Last June, I stepped into a village in Bangladesh whose residents, until they met me, didn’t know white people existed.
At the time, over 175 people from animist and Hindu backgrounds had been discipled in the Christian faith for several months, and were ready to be baptized. They received the Gospel through three lay Bangladeshi pastors, who Harvest Bridge has the privilege to support.
In August, the baptism was held. Among those baptized was a 97-year old man, Tusher*, who had been an animist all his life and was an elder in the village.
The pastor told him he didn’t have to come all the way into the pond to be baptized, but Tusher insisted. He said, “No, I will be baptized with my people. I want people to see that I serve Jesus now”.
In many parts of South Asia, baptism is seen both by Christians and non-believers as the final break with one’s former religion. As such, our partners in Bangladesh do not baptize anyone until they’ve been discipled in the faith for at least three to six months. They want the gravity of this decision to be fully understood.
So, local Muslim leaders knew they had permanently lost these 175 villagers to Christ.
In the following weeks, all those who had been baptized were refused water by Muslims in their community. Men were assigned to watch the communal well and attack any Christian who came near.
Families either had to drink from filthy pond water, or walk miles to collect clean water. The area where they went to collect water was also unfriendly to Christians, and especially dangerous for the women.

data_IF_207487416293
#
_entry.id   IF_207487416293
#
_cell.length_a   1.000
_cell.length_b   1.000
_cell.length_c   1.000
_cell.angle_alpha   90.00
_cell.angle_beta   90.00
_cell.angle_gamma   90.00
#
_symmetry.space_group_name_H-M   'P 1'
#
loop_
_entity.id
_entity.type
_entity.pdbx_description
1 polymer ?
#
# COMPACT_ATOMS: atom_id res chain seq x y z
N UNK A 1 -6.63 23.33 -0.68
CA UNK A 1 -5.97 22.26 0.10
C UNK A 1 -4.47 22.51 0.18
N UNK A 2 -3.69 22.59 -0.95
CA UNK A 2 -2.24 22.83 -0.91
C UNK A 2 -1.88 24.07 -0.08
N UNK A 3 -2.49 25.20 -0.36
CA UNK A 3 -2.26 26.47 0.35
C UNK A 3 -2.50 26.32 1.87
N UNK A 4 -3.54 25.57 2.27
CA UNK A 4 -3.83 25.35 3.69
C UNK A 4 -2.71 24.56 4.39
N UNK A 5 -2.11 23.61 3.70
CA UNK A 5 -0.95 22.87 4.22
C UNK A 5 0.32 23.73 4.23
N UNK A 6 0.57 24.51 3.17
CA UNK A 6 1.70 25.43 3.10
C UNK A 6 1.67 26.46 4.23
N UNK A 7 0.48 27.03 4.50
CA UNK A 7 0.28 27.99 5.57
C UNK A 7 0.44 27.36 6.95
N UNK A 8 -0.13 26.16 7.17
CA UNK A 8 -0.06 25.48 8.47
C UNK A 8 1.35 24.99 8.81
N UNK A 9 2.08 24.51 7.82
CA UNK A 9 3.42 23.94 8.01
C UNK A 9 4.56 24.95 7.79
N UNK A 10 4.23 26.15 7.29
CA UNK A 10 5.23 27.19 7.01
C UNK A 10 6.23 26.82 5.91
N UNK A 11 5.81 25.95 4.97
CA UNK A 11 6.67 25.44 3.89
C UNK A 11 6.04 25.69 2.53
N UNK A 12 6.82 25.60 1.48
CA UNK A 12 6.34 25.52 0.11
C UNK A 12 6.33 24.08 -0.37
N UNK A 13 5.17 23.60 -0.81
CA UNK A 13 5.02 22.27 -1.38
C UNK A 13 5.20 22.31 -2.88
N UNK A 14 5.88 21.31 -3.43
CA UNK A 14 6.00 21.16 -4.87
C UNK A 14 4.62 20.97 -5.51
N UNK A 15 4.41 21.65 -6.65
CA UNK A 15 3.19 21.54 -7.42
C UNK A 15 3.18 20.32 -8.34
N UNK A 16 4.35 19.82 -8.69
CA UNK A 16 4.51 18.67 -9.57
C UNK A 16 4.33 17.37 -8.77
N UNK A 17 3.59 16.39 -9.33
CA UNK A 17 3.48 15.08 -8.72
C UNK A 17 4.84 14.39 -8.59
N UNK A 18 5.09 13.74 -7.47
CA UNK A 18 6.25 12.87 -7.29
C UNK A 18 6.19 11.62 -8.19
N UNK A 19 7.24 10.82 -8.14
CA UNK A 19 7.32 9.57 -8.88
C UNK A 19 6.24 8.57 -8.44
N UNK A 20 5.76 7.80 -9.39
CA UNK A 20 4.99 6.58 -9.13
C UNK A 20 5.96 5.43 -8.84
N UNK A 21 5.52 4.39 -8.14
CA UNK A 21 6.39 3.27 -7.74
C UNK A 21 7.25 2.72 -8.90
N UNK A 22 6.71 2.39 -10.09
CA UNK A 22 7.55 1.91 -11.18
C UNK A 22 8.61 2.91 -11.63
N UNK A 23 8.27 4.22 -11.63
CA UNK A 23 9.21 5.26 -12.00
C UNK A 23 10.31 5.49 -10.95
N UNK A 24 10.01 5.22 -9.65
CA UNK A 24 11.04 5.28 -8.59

We immediately reached out to The Voice of the Martyrs, who responded quickly with a grant. By the beginning of October, a new well was in place, set next to a thatched home that doubles as a church.
This time, the well was not attacked, and these brothers and sisters began sharing the water with other marginalized people in their area.
In April, I stepped back into this village.
I cannot express what was going on in my heart as I was welcomed by a traditional cultural dance, complete with drums, gorgeous dresses, and confetti.
97-year old Tusher was at the front, singing and dancing with pure joy all the way down the dirt road to that thatched house church.
It was a beautiful reminder of how Christianity does not undermine cultures, but enhances them. Tusher hadn’t been taught to give up his culture – his clothing or food or music – in order to follow Christ.
No, what he gave up was guilt. He gave up almost a century of striving to please idols, of worrying that the crops weren’t growing because he hadn’t fulfilled a ritual, of wondering what would happen after he died.
What he gained was joy. Absolutely breathtaking joy. The joy that comes from knowing you are free. Free from sin and death, and fully known and loved by the Father.
As I sat in that church, covered in sweat and confetti and holding a precious newborn, I couldn’t keep from crying. These new believers have faced so much more opposition in a year than I have in my entire life.
We worshiped with and prayed over each other. I held back tears as I told them how much their story had impacted me, and how incredibly humbled I was to be their sister.
This congregation, and especially Tusher, has shared their joy with others.
Over 60 more believers will be baptized next month from that village. 60! And they know what they’re getting into.
They know this is the last break with their old religion. They know persecution is coming. They just saw the first 175 believers go through it. And they know that isn’t going to be the end of it. More challenges will come.
Yet, they have the Hope of Christ. They have His joy.
What an incredible privilege that you and I get to call them our brothers and sisters.
If one part suffers, every part suffers with it; if one part is honored, every part rejoices with it ~ 1 Corinthians 12:26